Research

Ceramic 3D printing steps forward to end animal testing

A ceramic device for disease diagnosis and drug testing has been 3D printed by a team of scientists in Madrid and Vienna.

According to the researchers, the chip is “one of the most remarkable examples” of its kind.

It opens up the potential of ceramic materials for use in organ-on-a-chip testing devices that can be used in place of animals or petri dish samples.

International collaboration

Josefa Predestinación García-Ruíz of the Universidad Autónoma de Madrid, Spain, is lead author of the paper describing ceramic lab-on-a-chip research.

With a team of researchers from the Universidad Politécnica de Madrid and Lithoz GmbH, Austria, García-Ruíz demonstrates the design of an octagonal chip that can be 3D printed by means of lithography.

Making a model blood vessel

Replicating blood vessels is the main goal of an organ-on-a-chip type device. As such, the eight-sided chip from García-Ruíz at al. is designed with four channels and inlets.

García-Ruíz at al.'s chip design with multiple channels and central grid. Image via The International Journal of Advanced Manufacturing Technology
García-Ruíz at al.’s chip design with multiple channels and central grid. Image via The International Journal of Advanced Manufacturing Technology

These compartments can be used to introduce multiple types of cells and gradually build-up tissue as it would exist in the body.

A grid membrane is also placed at the center of the chip, creating a well at the bottom of the device. In experimentation, cells show good adhesion to the grid, meaning it could be used as a bio scaffold to grow a larger mass of tissue.

Two trial designs of the ceramic chip, without support under the central grid. Image via The Journal of Advanced Manufacturing Technology
Two trial designs of the ceramic chip, without support under the central grid. Image via The Journal of Advanced Manufacturing Technology

Researchers explain, “Such a design may enable the in vitro development of several types of tissue models or physiological interactions using just a single and versatile multi-well, multi-channel and multi-layer microfluidic platform.”

Sinter to finish

Once finalised, the chip is printed in ceramic using a CeraFab 7500 machine from Lithoz GmbH.

Ceramic material in the CeraFab 7500 is mixed with a photopolymer that makes it solidify on contact with light.

Schematic of the lithography process and the CeraFab 7500 machine. Image via The International Journal of Advanced Manufacturing Technology
Schematic of the lithography process and the CeraFab 7500 machine. Image via The International Journal of Advanced Manufacturing Technology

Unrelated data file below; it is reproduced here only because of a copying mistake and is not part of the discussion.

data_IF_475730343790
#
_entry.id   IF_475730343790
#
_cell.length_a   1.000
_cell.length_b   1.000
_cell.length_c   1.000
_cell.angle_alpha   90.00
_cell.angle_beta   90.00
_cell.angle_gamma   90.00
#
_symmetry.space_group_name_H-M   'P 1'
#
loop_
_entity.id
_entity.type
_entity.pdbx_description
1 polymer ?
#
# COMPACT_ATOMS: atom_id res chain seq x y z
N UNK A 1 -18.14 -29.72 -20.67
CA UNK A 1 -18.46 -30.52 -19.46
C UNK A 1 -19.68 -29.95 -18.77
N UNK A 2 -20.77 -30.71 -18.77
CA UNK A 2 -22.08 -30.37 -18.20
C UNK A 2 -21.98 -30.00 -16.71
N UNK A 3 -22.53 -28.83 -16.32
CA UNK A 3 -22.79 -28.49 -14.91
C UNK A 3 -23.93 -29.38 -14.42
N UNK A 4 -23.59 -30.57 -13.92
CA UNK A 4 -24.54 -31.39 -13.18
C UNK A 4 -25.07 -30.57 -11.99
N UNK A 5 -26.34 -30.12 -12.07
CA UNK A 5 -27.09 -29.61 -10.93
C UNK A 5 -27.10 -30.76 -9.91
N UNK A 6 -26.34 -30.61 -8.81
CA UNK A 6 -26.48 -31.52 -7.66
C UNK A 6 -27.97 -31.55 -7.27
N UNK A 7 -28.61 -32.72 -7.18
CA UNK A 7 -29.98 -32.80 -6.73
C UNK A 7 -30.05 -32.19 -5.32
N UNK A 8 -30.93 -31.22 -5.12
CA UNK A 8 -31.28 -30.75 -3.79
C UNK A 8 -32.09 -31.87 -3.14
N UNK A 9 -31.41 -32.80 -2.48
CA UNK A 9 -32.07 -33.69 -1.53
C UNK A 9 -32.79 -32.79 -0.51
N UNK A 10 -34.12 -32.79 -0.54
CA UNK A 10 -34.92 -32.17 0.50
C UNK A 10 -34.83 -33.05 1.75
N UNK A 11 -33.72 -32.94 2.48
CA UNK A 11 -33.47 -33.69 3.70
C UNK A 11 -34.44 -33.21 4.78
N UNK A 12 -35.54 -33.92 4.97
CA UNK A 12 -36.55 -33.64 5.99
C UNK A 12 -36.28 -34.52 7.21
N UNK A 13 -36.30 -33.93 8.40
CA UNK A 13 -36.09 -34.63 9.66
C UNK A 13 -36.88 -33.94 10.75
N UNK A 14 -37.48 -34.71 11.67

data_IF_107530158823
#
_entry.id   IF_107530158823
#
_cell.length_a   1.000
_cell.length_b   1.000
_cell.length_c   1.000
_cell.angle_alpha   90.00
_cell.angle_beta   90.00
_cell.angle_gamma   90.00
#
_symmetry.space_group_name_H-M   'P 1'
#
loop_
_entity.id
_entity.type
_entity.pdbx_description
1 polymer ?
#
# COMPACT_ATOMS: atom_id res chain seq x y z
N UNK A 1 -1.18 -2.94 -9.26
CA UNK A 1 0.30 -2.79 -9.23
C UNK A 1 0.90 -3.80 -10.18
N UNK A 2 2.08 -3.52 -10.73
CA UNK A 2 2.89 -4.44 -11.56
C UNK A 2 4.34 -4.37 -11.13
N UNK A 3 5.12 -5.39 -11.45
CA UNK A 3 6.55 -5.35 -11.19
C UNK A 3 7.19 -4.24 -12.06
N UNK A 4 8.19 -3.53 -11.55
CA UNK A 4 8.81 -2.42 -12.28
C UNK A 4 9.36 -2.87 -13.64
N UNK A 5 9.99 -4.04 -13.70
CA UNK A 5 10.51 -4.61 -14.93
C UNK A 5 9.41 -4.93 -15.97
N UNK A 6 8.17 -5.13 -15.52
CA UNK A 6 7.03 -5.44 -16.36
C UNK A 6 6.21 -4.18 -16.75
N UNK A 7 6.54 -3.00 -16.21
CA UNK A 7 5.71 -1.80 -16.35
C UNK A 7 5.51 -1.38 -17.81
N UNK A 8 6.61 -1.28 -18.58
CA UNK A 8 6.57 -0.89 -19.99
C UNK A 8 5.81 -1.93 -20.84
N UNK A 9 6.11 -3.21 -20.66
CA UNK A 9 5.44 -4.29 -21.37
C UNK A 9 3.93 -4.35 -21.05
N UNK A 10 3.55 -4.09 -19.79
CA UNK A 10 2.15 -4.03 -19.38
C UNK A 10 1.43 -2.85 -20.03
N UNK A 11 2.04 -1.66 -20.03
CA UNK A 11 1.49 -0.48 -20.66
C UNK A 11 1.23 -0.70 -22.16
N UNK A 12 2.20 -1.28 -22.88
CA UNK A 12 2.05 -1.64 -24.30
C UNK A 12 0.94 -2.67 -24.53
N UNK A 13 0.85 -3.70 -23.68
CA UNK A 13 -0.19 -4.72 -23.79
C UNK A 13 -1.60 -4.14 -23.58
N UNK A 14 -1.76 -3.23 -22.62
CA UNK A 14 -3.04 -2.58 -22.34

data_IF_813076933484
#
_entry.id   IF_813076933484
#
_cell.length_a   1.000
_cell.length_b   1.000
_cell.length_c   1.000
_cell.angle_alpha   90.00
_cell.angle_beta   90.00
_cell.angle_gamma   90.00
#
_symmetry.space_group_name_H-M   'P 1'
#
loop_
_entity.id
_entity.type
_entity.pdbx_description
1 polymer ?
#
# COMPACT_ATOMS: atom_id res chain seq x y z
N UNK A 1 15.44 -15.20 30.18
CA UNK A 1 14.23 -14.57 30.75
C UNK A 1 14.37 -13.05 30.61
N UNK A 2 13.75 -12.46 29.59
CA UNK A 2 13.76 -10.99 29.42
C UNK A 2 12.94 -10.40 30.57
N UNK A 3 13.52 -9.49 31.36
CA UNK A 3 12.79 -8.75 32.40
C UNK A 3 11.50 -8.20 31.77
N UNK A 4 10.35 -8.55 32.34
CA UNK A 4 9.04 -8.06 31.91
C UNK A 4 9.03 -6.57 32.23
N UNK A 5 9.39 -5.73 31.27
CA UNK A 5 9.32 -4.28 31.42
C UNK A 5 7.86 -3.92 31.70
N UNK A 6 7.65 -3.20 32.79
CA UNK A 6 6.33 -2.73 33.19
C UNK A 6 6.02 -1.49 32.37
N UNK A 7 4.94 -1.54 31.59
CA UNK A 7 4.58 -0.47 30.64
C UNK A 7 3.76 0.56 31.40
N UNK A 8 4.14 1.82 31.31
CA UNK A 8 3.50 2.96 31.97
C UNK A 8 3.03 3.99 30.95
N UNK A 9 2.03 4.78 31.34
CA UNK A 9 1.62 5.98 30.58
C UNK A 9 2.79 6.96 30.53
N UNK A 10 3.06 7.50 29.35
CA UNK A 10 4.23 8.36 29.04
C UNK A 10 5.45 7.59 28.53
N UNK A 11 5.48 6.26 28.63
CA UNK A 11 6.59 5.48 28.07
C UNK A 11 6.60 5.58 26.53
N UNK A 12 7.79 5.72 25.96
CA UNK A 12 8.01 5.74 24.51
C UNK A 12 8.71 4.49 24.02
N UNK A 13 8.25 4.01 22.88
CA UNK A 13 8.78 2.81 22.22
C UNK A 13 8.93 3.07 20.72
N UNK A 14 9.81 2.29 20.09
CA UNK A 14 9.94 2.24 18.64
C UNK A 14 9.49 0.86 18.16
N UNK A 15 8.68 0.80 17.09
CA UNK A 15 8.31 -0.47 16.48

This lithography technique, according to García-Ruíz et al., is “the additive manufacturing technology which currently provides the most appealing compromises between overall part size and precision when working with ceramic materials.”

After printing, the ceramic device is sintered to fuse its particles together. As a single solid piece, the fabricated chip prevents leakage of valuable live material added for medical studies.

This monolithic design is one advantage over typical mass produced devices of this kind. Ceramic is also superior in strength, and more resistant to high temperatures than glass or plastic.

Ceramic material step by step. Image via The International Journal of Advanced Manufacturing Technology
Ceramic material step by step. Image via The International Journal of Advanced Manufacturing Technology

Cell to cell

When added to the device cells remain viable in both the wells and the grid, providing validation needed for medical possibilities.

The authors state, “The microsystem obtained provides one of the most remarkable examples of monolithic bio-microsystems and, to our knowledge, a step forward in the field of ceramic microsystems with complex geometries for lab-on-chip and organ-on-chip applications.”

Coated in fluorescent dyes, cells added to the device glow. Green dye shows cells living in various compartments of the device, and blue shows their communication through the central grid. Image via The International Journal of Advanced Manufacturing Technology
Coated in fluorescent dyes, cells added to the device glow. Green dye shows cells living in various compartments of the device, and blue shows their communication through the central grid. Image via The International Journal of Advanced Manufacturing Technology

“Cell culture results help to highlight the potential of the proposed approach and the adequacy of using ceramic materials for biological applications and for interacting at a cellular level.”

The paper discussed in this article is published open access in the International Journal of Advanced Manufacturing Technologies.

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Featured image: A 3D printed ceramic medical device with cent for scale. Photo via The International Journal of Advanced Manufacturing Technology

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